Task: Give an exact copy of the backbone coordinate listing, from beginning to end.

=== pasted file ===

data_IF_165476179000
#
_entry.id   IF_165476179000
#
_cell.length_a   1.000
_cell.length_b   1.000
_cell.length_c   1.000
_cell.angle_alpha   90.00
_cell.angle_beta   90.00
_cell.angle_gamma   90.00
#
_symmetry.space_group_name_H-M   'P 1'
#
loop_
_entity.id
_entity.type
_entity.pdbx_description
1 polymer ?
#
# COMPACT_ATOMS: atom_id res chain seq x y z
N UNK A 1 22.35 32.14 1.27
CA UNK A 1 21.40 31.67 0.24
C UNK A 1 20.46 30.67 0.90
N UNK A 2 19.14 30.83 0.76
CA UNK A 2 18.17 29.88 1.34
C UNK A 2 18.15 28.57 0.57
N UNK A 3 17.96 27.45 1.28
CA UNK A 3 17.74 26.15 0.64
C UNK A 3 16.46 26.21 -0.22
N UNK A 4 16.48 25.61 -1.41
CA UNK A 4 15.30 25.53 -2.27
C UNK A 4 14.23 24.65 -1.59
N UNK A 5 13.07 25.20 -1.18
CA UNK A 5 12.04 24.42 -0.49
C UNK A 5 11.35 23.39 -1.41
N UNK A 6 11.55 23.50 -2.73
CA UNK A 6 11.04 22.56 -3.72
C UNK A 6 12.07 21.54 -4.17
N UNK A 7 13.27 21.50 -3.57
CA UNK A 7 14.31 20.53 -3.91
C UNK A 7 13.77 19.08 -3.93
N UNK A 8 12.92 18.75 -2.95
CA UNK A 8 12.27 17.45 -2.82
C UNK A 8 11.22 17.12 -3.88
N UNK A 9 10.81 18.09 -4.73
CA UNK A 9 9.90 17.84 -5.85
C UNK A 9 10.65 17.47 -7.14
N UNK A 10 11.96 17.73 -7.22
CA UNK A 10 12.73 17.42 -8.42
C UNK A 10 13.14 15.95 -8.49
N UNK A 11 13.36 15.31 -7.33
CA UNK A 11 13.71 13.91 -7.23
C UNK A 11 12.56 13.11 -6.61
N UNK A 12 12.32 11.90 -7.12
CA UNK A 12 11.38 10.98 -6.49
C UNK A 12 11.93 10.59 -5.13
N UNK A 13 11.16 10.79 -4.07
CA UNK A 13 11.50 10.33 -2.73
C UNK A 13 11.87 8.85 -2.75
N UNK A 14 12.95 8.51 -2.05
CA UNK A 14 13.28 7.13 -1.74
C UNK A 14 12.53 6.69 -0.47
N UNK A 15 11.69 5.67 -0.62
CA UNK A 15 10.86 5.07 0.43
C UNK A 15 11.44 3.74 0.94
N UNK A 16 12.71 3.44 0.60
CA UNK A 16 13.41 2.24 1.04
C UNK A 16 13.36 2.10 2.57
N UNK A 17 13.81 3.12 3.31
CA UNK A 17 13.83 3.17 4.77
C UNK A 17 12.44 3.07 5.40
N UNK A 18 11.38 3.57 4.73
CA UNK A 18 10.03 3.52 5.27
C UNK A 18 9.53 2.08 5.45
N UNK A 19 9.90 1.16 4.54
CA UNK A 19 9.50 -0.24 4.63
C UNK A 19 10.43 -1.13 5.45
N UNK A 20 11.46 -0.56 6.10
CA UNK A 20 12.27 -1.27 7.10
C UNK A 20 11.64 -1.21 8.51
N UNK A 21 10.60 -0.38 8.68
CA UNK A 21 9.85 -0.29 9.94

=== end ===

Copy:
data_IF_165476179000
#
_entry.id   IF_165476179000
#
_cell.length_a   1.000
_cell.length_b   1.000
_cell.length_c   1.000
_cell.angle_alpha   90.00
_cell.angle_beta   90.00
_cell.angle_gamma   90.00
#
_symmetry.space_group_name_H-M   'P 1'
#
loop_
_entity.id
_entity.type
_entity.pdbx_description
1 polymer ?
#
# COMPACT_ATOMS: atom_id res chain seq x y z
N UNK A 1 22.35 32.14 1.27
CA UNK A 1 21.40 31.67 0.24
C UNK A 1 20.46 30.67 0.90
N UNK A 2 19.14 30.83 0.76
CA UNK A 2 18.17 29.88 1.34
C UNK A 2 18.15 28.57 0.57
N UNK A 3 17.96 27.45 1.28
CA UNK A 3 17.74 26.15 0.64
C UNK A 3 16.46 26.21 -0.22
N UNK A 4 16.48 25.61 -1.41
CA UNK A 4 15.30 25.53 -2.27
C UNK A 4 14.23 24.65 -1.59
N UNK A 5 13.07 25.20 -1.18
CA UNK A 5 12.04 24.42 -0.49
C UNK A 5 11.35 23.39 -1.41
N UNK A 6 11.55 23.50 -2.73
CA UNK A 6 11.04 22.56 -3.72
C UNK A 6 12.07 21.54 -4.17
N UNK A 7 13.27 21.50 -3.57
CA UNK A 7 14.31 20.53 -3.91
C UNK A 7 13.77 19.08 -3.93
N UNK A 8 12.92 18.75 -2.95
CA UNK A 8 12.27 17.45 -2.82
C UNK A 8 11.22 17.12 -3.88
N UNK A 9 10.81 18.09 -4.73
CA UNK A 9 9.90 17.84 -5.85
C UNK A 9 10.65 17.47 -7.14
N UNK A 10 11.96 17.73 -7.22
CA UNK A 10 12.73 17.42 -8.42
C UNK A 10 13.14 15.95 -8.49
N UNK A 11 13.36 15.31 -7.33
CA UNK A 11 13.71 13.91 -7.23
C UNK A 11 12.56 13.11 -6.61
N UNK A 12 12.32 11.90 -7.12
CA UNK A 12 11.38 10.98 -6.49
C UNK A 12 11.93 10.59 -5.13
N UNK A 13 11.16 10.79 -4.07
CA UNK A 13 11.50 10.33 -2.73
C UNK A 13 11.87 8.85 -2.75
N UNK A 14 12.95 8.51 -2.05
CA UNK A 14 13.28 7.13 -1.74
C UNK A 14 12.53 6.69 -0.47
N UNK A 15 11.69 5.67 -0.62
CA UNK A 15 10.86 5.07 0.43
C UNK A 15 11.44 3.74 0.94
N UNK A 16 12.71 3.44 0.60
CA UNK A 16 13.41 2.24 1.04
C UNK A 16 13.36 2.10 2.57
N UNK A 17 13.81 3.12 3.31
CA UNK A 17 13.83 3.17 4.77
C UNK A 17 12.44 3.07 5.40
N UNK A 18 11.38 3.57 4.73
CA UNK A 18 10.03 3.52 5.27
C UNK A 18 9.53 2.08 5.45
N UNK A 19 9.90 1.16 4.54
CA UNK A 19 9.50 -0.24 4.63
C UNK A 19 10.43 -1.13 5.45
N UNK A 20 11.46 -0.56 6.10
CA UNK A 20 12.27 -1.27 7.10
C UNK A 20 11.64 -1.21 8.51
N UNK A 21 10.60 -0.38 8.68
CA UNK A 21 9.85 -0.29 9.94